Alcohol and Lisinopril: Interactions, Side Effects, and Dangers of Mixing
As with every medication, there are possible interactions, side effects, and dangers of mixing Lisinopril with other substances including alcohol.
Some of these interactions, side effects, and dangers of mixing are detailed below, including more specific information about the possible side effects of combining alcohol and Lisinopril.
Lisinopril is known as an Angiotensin-converting enzyme inhibitors (ACE inhibitor), which works by blocking a certain enzyme’s actions in the body. This enzyme is called ACE, and when lisinopril blocks the action of ACE, it creates a widening of the blood vessels so they can relax and blood can flow more easily. As your blood pressure in your vessels is reduced, it makes it easier for the heart to pump blood.
Since Lisinopril lowers blood pressure, it can also be helpful in diabetic kidney disease, as it reduces protein loss through the kidneys. Lisinopril can also slow the progression of kidney disease and generally protect the kidneys.
Before exploring the relationship between alcohol and Lisinopril, what else should you know about this medicine?
First, people will often feel dizzy when they first start taking it, and it’s recommended that the first dose is taken at bedtime. Other possible side effects of Lisinopril can include diarrhea, nausea, vomiting, chills and digestive side effects.
Lisinopril is a generic medicine, and some of the brand name for it include Zestril and Prinivil. Usually, the side effects are mild.
Other than alcohol and Lisinopril, there are other possible major interactions, side effects and dangers of mixing that are noted with this medicine. People are warned to let their doctor know if they’re taking any other blood pressure drugs at the same time as lisinopril because it increases the chances for low blood pressure, high blood potassium, and kidney problems. You should let your doctor know if you’re taking diabetic drugs or diuretics as well, mood stabilizers, or drugs for pain.
If you do have diabetes and you take lisinopril you should make sure you check in with your doctor about how it can impact your blood sugar levels.
There is also a black box warning about pregnancy. According to the FDA, you shouldn’t take this drug if you’re planning to become pregnant or are currently pregnant because it can be fatal to an unborn baby.
However, there are some things to know about lisinopril and alcohol.
First, when you combine lisinopril and alcohol, it can reduce the drug’s effectiveness.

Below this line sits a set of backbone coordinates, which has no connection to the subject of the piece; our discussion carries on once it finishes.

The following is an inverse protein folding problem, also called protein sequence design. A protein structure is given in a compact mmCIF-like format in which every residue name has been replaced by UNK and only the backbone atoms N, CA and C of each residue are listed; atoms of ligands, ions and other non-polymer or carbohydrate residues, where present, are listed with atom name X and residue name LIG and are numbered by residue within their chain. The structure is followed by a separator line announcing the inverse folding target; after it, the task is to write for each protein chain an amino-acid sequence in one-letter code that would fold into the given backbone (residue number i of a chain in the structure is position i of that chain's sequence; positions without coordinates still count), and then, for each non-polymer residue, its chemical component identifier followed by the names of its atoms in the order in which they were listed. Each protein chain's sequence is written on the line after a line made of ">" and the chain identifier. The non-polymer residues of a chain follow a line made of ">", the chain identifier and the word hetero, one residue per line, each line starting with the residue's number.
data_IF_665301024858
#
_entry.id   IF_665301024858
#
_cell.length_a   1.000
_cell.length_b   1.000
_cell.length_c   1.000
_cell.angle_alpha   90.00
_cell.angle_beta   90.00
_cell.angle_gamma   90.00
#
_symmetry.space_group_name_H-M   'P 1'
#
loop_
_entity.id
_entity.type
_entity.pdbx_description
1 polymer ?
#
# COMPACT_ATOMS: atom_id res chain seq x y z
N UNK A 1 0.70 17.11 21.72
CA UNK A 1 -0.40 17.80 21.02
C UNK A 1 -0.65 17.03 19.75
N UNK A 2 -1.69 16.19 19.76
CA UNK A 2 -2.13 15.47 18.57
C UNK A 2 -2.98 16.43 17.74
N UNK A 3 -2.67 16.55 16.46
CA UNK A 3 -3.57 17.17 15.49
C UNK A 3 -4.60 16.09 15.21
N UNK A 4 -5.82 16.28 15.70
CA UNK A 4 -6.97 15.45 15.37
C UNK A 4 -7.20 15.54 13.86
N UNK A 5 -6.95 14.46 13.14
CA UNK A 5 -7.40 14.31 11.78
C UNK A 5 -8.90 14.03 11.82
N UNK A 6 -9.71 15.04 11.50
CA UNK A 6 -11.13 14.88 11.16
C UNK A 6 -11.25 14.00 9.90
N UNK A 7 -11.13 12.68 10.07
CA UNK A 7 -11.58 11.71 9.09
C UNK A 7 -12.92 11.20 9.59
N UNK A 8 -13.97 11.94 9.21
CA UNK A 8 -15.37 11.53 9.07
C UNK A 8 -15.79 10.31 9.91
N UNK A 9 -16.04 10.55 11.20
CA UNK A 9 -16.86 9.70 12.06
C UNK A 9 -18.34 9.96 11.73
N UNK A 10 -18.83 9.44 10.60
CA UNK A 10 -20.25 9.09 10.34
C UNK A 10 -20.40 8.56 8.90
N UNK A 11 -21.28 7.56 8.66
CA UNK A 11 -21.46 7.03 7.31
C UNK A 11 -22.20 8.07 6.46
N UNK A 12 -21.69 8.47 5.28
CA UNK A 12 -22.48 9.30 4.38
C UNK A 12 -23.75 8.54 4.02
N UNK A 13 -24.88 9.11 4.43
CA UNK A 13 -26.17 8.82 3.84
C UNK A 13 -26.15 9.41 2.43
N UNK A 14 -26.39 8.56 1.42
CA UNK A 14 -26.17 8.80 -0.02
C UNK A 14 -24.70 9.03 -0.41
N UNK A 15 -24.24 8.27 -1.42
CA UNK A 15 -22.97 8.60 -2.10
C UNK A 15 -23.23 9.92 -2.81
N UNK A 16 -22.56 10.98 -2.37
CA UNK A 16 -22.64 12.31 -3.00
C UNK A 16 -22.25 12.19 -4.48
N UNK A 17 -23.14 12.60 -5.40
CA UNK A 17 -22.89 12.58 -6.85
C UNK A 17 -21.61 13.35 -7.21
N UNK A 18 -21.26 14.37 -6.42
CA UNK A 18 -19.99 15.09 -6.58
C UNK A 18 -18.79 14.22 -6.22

Studies have been done to look at the relationship between alcohol and lisinopril, and they have shown that drinking too much alcohol is a common reason for high blood pressure and it can make the problems worse than what the medicine is being used to treat. A possible inverse effect of alcohol and lisinopril is blood pressure that’s too low.
Sometimes when you drink alcohol and lisinopril is in your system it can cause your blood pressure to drop to the point where you experience symptoms like dizziness. If your blood pressure drops too low, it can lead to fainting or other serious side effects.
Dizziness can be not just a symptom of combining alcohol and lisinopril but alcohol or lisinopril on their own as well. That means that the combination of alcohol and lisinopril can exacerbate these symptoms even more. If you’ve noticed that lisinopril makes you dizzy without alcohol you’re advised to avoid combining it with alcohol. Since alcohol and lisinopril can also make blood pressure higher, it can make the problem of heart failure worse in people who are taking it and have this condition.
You should never drive or operate machinery while drinking alcohol, and that’s especially true for alcohol and lisinopril since the symptoms of both substances can be amplified when they’re combined.
To sum up, what are the possible interactions, side effects, and dangers of mixing alcohol and lisinopril? It’s not advised that you mix alcohol and lisinopril for any reason because of the effects alcohol can have on your blood pressure, including making it drop too low or go too high. There is also the risk of increased dizziness and a risk of fainting when you mix alcohol and lisinopril. Ultimately you should always speak with your doctors about your medical history and any possible interactions, side effects and dangers of mixing alcohol and lisinopril, and you should always know how you react to the medicine as well.
Have more questions about Alcohol abuse?Read the most frequently asked questions
See alsoSee more topics
Seeking addiction treatment can feel overwhelming. We know the struggle, which is why we're uniquely qualified to help.
Your call is confidential, and there's no pressure to commit to treatment until you're ready. As a voluntary facility, we're here to help you heal -- on your terms. Our sole focus is getting you back to the healthy, sober life you deserve, and we are ready and waiting to answer your questions or concerns 24/7.Speak with an Intake Coordination Specialist now.352.771.2700